For many years, I seriously believed that. Despite all evidence to the contrary, I believed that somehow, the mess I'd created for myself since leaving home would magically resolve itself because I was talented and I was a nice guy and Hell, didn't I deserve to be successful? And now, here I am, thirty years old, the first strands of gray in my hair, and honestly, I'll be happy if just ten people go through the trouble to buy my next book.
And I hate myself for not being able to change the past. I hate myself for only being able to play God with my fiction but not my reality.
Well, I didn't mean for this entry to take this direction. I was going to write about how much I liked a movie I saw Tuesday morning -- a little film called Mean Creek
that played as a kind of combination of Deliverance
and The River's Edge
and which featured Oscar worthy work from Rory Culkin. It's a short little film, dealing with a bunch of directionless but generally sympathetic teenagers in a white trash town who attempt to teach the school bully a lesson. Natrually, things go wrong and something happens which makes it impossible for any of them to go back to living their lives as before. Innocence is lost and it's been a long time since I've mourned innocence as much as I did watching this film's disturbing story unfold. Honestly, the film's storyline is familiar. It's a story that's been told and retold in a lot of films but rarely with such a sure hand as in this film. Even though the events unfolding on screen might be predictable, the film is so well acted and the script manages to capture the bizarre mix of sadism and sentimentality that makes up adolescence so perfectly, that one gets caught up in the story and hence, that Big, Bad Thing that happens is far more emotionally wrenching than something that might have been more unexpected would have been. The film does seem to lose it's way immediately after the Big Thing happens -- just as the characters have no idea what to do, one gets the same feeling about the director. The film meanders, trying to look for a way to wrap up a story that has been to well established to be wrapped up in the movie's remaining thirty minutes. Still, it's a minor quibble and -- regardless of a few slow spots towards the end -- this is an emotionally devastating film, one that leaves you mourning the innocence that the characters just lost and the innocence that our current world has never allowed them to have in the first place.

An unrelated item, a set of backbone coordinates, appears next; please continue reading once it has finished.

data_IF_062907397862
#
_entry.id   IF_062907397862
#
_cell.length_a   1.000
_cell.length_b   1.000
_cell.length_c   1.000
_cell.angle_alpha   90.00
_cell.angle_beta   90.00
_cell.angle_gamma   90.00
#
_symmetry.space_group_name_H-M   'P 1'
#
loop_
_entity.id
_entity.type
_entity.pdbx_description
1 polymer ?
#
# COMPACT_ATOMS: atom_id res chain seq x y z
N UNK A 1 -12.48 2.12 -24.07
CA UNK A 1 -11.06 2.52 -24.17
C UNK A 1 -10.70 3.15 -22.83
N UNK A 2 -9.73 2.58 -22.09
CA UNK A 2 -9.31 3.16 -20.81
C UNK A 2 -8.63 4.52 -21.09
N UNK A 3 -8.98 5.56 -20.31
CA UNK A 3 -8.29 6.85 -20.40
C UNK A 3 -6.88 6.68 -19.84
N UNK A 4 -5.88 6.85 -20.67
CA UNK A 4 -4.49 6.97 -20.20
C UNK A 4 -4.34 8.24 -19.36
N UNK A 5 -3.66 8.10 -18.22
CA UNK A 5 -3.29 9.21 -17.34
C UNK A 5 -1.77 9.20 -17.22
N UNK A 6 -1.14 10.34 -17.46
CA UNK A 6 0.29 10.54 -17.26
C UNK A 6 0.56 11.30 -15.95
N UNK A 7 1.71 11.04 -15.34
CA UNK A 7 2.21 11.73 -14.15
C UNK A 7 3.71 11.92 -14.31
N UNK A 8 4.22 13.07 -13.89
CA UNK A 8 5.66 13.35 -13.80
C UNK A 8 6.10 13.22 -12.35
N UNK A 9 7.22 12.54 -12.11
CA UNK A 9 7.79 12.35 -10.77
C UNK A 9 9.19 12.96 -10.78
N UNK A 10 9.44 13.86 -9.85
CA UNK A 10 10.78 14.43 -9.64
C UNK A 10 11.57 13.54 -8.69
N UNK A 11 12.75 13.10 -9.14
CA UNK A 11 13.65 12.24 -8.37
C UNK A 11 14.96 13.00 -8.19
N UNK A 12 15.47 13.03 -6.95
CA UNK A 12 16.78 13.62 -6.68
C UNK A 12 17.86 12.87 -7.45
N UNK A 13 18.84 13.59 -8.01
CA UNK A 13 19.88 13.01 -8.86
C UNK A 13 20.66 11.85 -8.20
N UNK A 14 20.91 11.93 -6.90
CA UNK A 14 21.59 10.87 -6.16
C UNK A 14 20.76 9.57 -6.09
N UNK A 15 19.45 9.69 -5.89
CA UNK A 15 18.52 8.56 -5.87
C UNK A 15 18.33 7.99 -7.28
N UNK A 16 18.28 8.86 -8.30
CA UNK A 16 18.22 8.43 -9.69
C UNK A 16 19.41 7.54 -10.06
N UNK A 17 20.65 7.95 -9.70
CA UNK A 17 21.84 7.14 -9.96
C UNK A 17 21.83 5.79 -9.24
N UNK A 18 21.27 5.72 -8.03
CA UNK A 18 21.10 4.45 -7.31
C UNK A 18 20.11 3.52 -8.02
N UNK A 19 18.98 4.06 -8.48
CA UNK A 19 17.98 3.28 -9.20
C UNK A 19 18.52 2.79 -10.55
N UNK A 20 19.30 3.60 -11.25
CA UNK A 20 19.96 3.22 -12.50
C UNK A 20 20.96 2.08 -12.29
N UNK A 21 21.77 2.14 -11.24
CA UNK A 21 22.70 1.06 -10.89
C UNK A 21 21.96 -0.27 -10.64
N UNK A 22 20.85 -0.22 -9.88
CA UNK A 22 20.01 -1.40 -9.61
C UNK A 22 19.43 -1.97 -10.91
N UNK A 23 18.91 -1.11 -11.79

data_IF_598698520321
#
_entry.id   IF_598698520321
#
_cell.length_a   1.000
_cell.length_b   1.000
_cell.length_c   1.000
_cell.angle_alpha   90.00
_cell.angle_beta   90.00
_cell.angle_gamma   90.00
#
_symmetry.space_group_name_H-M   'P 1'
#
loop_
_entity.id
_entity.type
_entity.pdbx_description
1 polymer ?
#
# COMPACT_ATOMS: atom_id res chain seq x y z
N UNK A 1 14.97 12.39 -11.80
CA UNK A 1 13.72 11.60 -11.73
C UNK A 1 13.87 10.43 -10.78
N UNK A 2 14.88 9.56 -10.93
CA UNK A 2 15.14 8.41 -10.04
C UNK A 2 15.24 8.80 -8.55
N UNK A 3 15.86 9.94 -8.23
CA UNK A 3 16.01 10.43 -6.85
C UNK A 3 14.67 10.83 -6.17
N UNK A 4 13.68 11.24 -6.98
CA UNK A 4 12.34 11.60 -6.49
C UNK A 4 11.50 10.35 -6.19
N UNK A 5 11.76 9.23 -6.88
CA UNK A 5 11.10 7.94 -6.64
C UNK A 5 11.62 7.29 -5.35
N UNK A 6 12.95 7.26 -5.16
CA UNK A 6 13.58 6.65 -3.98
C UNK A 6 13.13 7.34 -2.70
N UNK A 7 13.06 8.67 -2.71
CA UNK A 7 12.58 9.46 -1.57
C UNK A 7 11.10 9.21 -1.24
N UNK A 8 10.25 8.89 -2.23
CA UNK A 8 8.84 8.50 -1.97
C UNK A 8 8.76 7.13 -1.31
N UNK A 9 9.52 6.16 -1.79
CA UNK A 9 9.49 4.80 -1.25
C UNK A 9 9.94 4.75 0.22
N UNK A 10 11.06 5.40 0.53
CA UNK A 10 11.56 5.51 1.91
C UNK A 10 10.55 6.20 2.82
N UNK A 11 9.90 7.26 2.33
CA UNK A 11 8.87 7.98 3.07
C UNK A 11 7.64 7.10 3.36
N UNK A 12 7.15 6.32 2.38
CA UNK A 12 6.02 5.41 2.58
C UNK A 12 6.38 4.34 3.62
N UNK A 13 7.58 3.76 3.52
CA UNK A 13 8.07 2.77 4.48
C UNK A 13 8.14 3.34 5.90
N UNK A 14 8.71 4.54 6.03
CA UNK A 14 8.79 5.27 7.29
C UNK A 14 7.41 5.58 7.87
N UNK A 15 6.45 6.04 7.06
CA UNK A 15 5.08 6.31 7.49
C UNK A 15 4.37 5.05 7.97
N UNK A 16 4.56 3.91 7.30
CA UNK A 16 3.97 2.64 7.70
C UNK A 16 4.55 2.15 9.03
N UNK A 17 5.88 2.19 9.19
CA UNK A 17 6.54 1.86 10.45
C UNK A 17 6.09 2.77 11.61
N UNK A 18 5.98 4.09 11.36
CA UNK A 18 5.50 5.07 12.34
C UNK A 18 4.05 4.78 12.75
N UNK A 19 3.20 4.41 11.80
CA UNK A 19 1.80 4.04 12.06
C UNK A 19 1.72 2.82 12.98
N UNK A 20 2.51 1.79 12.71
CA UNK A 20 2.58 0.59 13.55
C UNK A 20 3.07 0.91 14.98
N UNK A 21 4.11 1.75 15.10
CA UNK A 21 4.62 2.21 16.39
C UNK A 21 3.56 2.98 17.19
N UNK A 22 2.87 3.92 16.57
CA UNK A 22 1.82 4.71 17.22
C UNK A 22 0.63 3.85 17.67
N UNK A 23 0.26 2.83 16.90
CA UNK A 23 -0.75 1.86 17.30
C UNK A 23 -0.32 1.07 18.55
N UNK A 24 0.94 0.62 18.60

Right now, as I write this, I am watching another movie. Yesterday, I rented four DVDs from Blockbuster and right now, I am watching the first of them -- Lars Von Trier's controversial film Dogville
. Dogville has been described as a love it or hate it type of film. And, honestly, I hate it but at the same time, I can say that I could see how a lot of people could love it without me personally losing any respect for them. Dogville tells the story of Grace (Nicole Kidman), who is on the run from gangsters in 1930s and ends up hiding out in the small Colorado town of Dogville. At first, the citizens of Dogville open their arms to Grace and help her hide out. A thankful Grace responds by helping out the citizens of Dogville in their everyday tasks and, predictably, she is soon being cruelly exploited by these people who originally opened her arms to them. It's all metaphorical, of course with Dogville standing in for the bad old U.S.A. and Grace for the rest of the world. I'm not a big fan of metaphors being turned into 3-hour films because, quite frankly, once you figure out the metaphor, you're still left with 2 hours and 50 minutes of predictable symbolism and diatribe to sit through. Anyway, the big thing with Dogville